WASHINGTON — President Biden on Wednesday marked the second anniversary of George Floyd’s murder by a Minneapolis police officer by signing an executive order aimed at reforming policing at the federal level.
But the event was overshadowed by yet another act of violence — a shooting at a Texas elementary school that left at least 21 people dead — 19 children and two teachers.
“I’m sick and tired of it,” Biden said of the rampant gun violence, announcing he’ll travel to the Uvalde, Texas, campus in the coming days. “We must ask, when in God’s name will we do what needs to be done?”
Addressing an East Room audience that included relatives of those killed at the hands of police officers Biden stated that the occasion was being held “for the same purpose — to come together and say ‘enough.’”
The order, which Biden acknowledged is no substitute for more far-reaching reforms that only Congress can enact, directs all federal agencies to revise their use-of-force policies, creates a national registry of officers fired for misconduct and provides grants to incentivize state and local police departments to strengthen restrictions on chokeholds and no-knock warrants.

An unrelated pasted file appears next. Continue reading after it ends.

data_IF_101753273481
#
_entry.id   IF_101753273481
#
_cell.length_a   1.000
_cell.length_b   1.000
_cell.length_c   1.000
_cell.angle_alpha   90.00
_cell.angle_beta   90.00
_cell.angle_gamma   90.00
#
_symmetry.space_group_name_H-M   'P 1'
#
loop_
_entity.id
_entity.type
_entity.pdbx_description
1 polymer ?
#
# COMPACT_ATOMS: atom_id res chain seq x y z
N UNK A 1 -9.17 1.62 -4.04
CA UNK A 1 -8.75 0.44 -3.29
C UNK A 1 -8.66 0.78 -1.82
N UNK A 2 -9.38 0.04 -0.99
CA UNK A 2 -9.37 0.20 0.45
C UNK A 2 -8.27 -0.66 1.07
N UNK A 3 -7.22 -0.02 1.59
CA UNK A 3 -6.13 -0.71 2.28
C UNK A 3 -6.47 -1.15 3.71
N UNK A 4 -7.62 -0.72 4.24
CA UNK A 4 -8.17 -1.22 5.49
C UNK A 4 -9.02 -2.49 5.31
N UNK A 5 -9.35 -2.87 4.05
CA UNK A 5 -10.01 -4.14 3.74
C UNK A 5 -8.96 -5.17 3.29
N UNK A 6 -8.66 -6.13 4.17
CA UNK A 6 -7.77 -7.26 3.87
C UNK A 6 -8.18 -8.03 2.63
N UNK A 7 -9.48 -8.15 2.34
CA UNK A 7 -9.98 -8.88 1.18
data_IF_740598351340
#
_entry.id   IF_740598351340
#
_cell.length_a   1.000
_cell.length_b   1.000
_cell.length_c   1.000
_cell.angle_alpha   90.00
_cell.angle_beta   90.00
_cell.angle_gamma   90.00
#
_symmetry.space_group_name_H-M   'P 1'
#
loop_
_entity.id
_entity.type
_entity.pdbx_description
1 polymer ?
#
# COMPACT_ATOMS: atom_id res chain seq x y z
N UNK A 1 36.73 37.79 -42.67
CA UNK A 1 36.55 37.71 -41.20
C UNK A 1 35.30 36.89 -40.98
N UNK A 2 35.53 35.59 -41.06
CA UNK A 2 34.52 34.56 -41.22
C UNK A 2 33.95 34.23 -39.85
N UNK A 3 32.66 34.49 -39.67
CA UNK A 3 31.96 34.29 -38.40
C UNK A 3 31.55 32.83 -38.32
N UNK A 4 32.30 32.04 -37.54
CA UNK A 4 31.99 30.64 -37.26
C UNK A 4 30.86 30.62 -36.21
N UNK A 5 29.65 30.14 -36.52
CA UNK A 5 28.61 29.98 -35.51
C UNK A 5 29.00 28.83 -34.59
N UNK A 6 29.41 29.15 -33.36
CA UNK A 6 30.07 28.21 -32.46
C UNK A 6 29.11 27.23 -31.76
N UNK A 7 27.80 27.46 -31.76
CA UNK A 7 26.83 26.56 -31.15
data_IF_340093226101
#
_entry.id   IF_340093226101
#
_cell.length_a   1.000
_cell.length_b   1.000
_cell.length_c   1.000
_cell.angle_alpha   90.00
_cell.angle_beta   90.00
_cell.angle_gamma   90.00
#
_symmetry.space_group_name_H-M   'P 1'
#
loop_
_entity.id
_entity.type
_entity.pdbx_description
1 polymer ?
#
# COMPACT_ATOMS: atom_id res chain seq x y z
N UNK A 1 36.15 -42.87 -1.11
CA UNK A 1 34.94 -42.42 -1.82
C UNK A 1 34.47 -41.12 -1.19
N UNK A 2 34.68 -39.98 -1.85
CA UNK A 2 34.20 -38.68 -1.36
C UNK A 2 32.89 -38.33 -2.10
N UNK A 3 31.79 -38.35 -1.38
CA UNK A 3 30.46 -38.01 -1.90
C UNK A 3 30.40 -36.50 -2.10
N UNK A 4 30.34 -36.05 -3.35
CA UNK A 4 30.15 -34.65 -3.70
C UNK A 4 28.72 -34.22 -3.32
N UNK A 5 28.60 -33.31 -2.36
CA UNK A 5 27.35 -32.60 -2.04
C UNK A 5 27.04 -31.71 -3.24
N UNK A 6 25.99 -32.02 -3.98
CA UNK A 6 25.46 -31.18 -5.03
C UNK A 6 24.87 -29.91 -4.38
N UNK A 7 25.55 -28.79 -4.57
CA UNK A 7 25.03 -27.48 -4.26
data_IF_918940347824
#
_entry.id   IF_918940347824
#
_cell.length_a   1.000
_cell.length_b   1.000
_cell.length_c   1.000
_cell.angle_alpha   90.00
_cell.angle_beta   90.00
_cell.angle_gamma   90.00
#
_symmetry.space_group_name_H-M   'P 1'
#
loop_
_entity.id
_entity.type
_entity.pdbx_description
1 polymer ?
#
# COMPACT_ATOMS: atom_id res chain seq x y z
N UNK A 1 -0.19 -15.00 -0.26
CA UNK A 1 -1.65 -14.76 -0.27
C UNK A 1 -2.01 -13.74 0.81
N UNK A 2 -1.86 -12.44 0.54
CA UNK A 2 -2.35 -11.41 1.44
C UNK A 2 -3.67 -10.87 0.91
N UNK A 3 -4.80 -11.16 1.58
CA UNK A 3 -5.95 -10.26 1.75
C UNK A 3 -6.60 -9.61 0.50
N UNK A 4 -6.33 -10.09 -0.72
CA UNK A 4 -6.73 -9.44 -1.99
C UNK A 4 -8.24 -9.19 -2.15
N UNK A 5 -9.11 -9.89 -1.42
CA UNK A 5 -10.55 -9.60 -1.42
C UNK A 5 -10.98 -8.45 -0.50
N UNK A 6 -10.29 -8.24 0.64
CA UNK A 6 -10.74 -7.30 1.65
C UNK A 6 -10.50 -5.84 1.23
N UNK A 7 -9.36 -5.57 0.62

“It’s a measure of what we can do together to heal the very soul of this nation, to address the profound fear and trauma and exhaustion that particularly Black Americans have experienced for generations,” Biden said, recalling the national wave of protests after Floyd’s murder. “The message is clear: Enough! Just enough!”
The order, signed by Biden as Floyd’s relatives, civil rights leaders, law enforcement officials and Democratic lawmakers looked on, also restricts the future transfer of most military equipment to law enforcement agencies.
The White House and the Justice Department have been at work on the order since a more sweeping police reform effort ran aground in the evenly divided Senate last year.
The attendance at Wednesday’s East Room ceremony of both civil rights and law enforcement leaders underscored Biden’s determination to adopt a centrist approach to an issue that sparks intense emotions on each side.
Propelled to the presidency two years ago by Black voters, many outraged by Floyd’s murder that summer, Biden has been cognizant of the political damage incurred by Democrats over calls to “defund the police,” which gave Republicans a potent line of attack.